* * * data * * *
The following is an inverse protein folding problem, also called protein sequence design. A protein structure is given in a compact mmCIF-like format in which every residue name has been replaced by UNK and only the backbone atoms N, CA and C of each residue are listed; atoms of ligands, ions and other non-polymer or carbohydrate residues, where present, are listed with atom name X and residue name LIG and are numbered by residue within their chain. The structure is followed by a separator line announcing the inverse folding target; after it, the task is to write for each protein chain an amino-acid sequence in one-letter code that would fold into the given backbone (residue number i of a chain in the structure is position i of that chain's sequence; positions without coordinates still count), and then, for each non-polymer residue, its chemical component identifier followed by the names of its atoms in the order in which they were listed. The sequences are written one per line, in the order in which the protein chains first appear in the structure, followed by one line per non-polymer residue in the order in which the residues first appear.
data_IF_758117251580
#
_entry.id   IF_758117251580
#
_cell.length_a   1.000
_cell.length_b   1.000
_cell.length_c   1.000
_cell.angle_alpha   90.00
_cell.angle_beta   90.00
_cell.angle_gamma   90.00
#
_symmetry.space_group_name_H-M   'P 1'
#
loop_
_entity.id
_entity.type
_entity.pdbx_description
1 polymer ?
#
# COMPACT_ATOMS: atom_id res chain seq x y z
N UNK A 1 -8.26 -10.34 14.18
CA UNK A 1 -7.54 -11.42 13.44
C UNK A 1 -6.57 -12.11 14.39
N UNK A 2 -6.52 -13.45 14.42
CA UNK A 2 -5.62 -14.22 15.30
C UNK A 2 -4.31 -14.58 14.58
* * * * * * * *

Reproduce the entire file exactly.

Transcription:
The following is an inverse protein folding problem, also called protein sequence design. A protein structure is given in a compact mmCIF-like format in which every residue name has been replaced by UNK and only the backbone atoms N, CA and C of each residue are listed; atoms of ligands, ions and other non-polymer or carbohydrate residues, where present, are listed with atom name X and residue name LIG and are numbered by residue within their chain. The structure is followed by a separator line announcing the inverse folding target; after it, the task is to write for each protein chain an amino-acid sequence in one-letter code that would fold into the given backbone (residue number i of a chain in the structure is position i of that chain's sequence; positions without coordinates still count), and then, for each non-polymer residue, its chemical component identifier followed by the names of its atoms in the order in which they were listed. The sequences are written one per line, in the order in which the protein chains first appear in the structure, followed by one line per non-polymer residue in the order in which the residues first appear.
data_IF_758117251580
#
_entry.id   IF_758117251580
#
_cell.length_a   1.000
_cell.length_b   1.000
_cell.length_c   1.000
_cell.angle_alpha   90.00
_cell.angle_beta   90.00
_cell.angle_gamma   90.00
#
_symmetry.space_group_name_H-M   'P 1'
#
loop_
_entity.id
_entity.type
_entity.pdbx_description
1 polymer ?
#
# COMPACT_ATOMS: atom_id res chain seq x y z
N UNK A 1 -8.26 -10.34 14.18
CA UNK A 1 -7.54 -11.42 13.44
C UNK A 1 -6.57 -12.11 14.39
N UNK A 2 -6.52 -13.45 14.42
CA UNK A 2 -5.62 -14.22 15.30
C UNK A 2 -4.31 -14.58 14.58